12 Aug 2007 - 1:42pm | Anonymous
Dr. Bhabendranath Saikia
is in simple language a legend in Assam whose stories writings and films have left an indelible mark not only in Assamese society for the past four decades but the world over. Authenticity was his signature theme, the hallmark of a genius credited with putting Assamese films well and truly on the national scene.
Dr. Bhabendranath Saikia, the man with a indigenous career that dominated the creative spheres of Assam for a good number of year bid adieu to his mortal world three years ago 13.08.2003. He was born on 20th February, 1932 in Nowgaon district. He obtained his Ph.D in Nuclear Physics from London University. From studying Physics in Cotton College he moved to becoming a Reader at Gauhati University, where he picked up his interest in film making. He would have a glorious life abroad but the artist, the writer in him brought the maestro back to Assam to render services for the upliftment of Assamese culture.
He is considered one of the greatest Assamese of the 20th Century whose life began in a non despict locality in Nowgaon town before he become famous through his work.
He followed the normal cause of a commoner as a child. He was perhaps baffled by the mystery and illusion unfolded by the nature and behaviour of his penniless father, whom he described in his autobiography "Jiwan Britta" (life circle) as one who was in the habit of fleeing his home on various occasions, the reason for that discovered later was nothing but poverty. What a long, sometimes heart breaking always arduous road he trod to reach the pinnacle that he ultimately scaled. All these personal feelings or happenings have got a general phraseology with robust optimism in his short stories. Prahari, Brindaban Shringkal, Taranga, are a few to name.
He is also considered the main pillar behind the success of the great Assamese mobile theatre, which can only be compared to the Yatra of Bengal. Today the mobile theatre of Assam is a huge industry with a turn over exceeding about Rs 20 crores.
Since 1977 through he has given seven Assamese films all of which have won the Rajat Kamal award as the best regional film viz. Sandhya Rag, Anirban, Agnisnan, Kolahal, Sarothi, Abarton and Itihas. Saikia also won the national award for Best Screenplay. For Agnisnan. Besides he also made a film in Hindi Kaal Sandhya, dwelling on the complicated issue of militancy but where he refused to take sides.
Many of his films have been screened at International Film Festivals held at various places like New Delhi, Kolkata, Hyderabad, Bangalore, Karlovy Vary (Czechoslovakia), Nantes (France), Valladolid (Spain), Algeria, Pyong Yong (North Korea), Sydney, Munich, Montreal and Toronto. He has also directed one episode of Rabindranath Tagore's stories for Doordarshan in Hindi.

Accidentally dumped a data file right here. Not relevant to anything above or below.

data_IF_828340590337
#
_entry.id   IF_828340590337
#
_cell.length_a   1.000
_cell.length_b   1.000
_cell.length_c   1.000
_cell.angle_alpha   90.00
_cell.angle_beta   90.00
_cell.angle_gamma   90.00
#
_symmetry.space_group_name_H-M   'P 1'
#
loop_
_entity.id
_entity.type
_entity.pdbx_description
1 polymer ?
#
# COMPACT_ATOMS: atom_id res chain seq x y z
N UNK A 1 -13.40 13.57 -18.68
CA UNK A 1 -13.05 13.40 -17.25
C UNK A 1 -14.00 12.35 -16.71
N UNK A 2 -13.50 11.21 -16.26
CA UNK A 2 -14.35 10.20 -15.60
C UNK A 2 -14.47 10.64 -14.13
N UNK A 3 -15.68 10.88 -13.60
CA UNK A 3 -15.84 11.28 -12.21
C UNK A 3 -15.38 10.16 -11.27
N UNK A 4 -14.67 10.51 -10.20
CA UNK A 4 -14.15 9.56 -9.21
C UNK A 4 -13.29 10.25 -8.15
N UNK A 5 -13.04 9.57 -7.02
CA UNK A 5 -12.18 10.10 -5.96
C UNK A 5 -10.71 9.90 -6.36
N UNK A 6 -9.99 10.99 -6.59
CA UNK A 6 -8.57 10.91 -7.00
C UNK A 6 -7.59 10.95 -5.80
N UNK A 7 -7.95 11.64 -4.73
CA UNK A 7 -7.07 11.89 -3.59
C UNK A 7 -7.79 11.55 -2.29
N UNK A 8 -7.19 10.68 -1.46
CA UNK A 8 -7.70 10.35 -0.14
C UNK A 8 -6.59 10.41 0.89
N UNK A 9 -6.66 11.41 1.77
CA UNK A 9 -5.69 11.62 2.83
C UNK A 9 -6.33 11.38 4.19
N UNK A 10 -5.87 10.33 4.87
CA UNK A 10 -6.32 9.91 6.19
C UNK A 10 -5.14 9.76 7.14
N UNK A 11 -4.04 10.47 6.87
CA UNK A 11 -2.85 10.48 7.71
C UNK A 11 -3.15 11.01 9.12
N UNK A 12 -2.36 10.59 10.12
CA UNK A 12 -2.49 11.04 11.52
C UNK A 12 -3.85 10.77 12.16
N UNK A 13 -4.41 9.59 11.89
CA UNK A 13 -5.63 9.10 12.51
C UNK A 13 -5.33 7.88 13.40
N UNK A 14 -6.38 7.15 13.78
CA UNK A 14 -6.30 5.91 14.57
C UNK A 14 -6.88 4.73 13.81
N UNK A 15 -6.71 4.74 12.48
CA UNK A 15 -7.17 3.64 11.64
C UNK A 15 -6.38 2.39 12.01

Recognised as one of the top ranking writers of Assam many of his stories have been translated into English, Bengali, Hindi, Telegu, Malayalam, Marathi and Gujarat which testify to their universality and simplicity.
Agnisnan is the most touching award winning film of Dr. Saikia which was made in 1985. In this film he has depicted the true life of the commoners, their hopes and despair, dreams and nightmares, values and morals struggle for a survival both physically and intellectually, individual as well as social obligations and many more. The boldness with Dr. Saikia established the independence of a woman's self, in "Agnisnan" was not only a trend setter but also was an example of cinematic expertise. Most of his films revolved around a woman's character, thus rendering his films women oriented at least thematically. The maestro has acknowledged that women have been a source of inspiration both in their bold and weak versions. And as his writings have expressed his feelings towards this "so called" weaker sex, so have his films.
Dr. Bhabendranath Saikia had established the Bhabendranath Saikia Children Welfare Trust in February, 2001 and Aarohan is the first project of the Trust which is mainly work carried out by Preeti Baidew.
Aarohan started at Beltola at Dr. Saikia residence, the land he donated to the welfare of the children has a beautiful message "It is my wish .... by the time you are grown up, our land will become beautiful and prosperous. The problems that are present today will no longer be there. All of you have to do your duties well from this moment onwards in order to prepare yourself for the days to come" .
This year on Tuesday 14th August, 2007 the film: Agnisnan will be shown at the Nehru Centre in London (the Cultural Wing of Indian High Commission) to commemorate the 4th death anniversary of Dr. Bhabendranath Saikia. I consider myself very fortunate to be the main organizer for this event.
Today as I write this on the legend, Dr Saikia I feel very happy that my wishes of 20 years back will be completed. When I met B. Saikia (Sir) along with Preeti Baidew (Nanu mami) at that time Nanu Dutta in 1986 at London 21 years ago on their return after attending Nantes (France) film festival, we talked about a lot of things, his days at Imperial College, London , his wish to have a seminar etc. Deep down I promised myself "may be one day ......"
Call him a professor, journalist, story teller, editor, film maker or administrator . For many of us he is just "Sir". So, when he is gone now, the icon-less Assamese society has taken a lengthy pause. One of its last remaining icons has left a void which is difficult to fill.
Photo: Dr. Bhabendranath Saikia receiving National awards from President Sanjeeba Reedy
The author, Ms Rini Kakati is a Legal and Social Counsellor for Ethnic Minority, Dept. of Social Services at London Borough of Tower Hamlet. She did her masters in English Literature from Gauhati University and graduated from Cotton College in 1967. She is married to a Medical professional in 1972 and has been living in UK since then. Her son is also qualified as a doctor.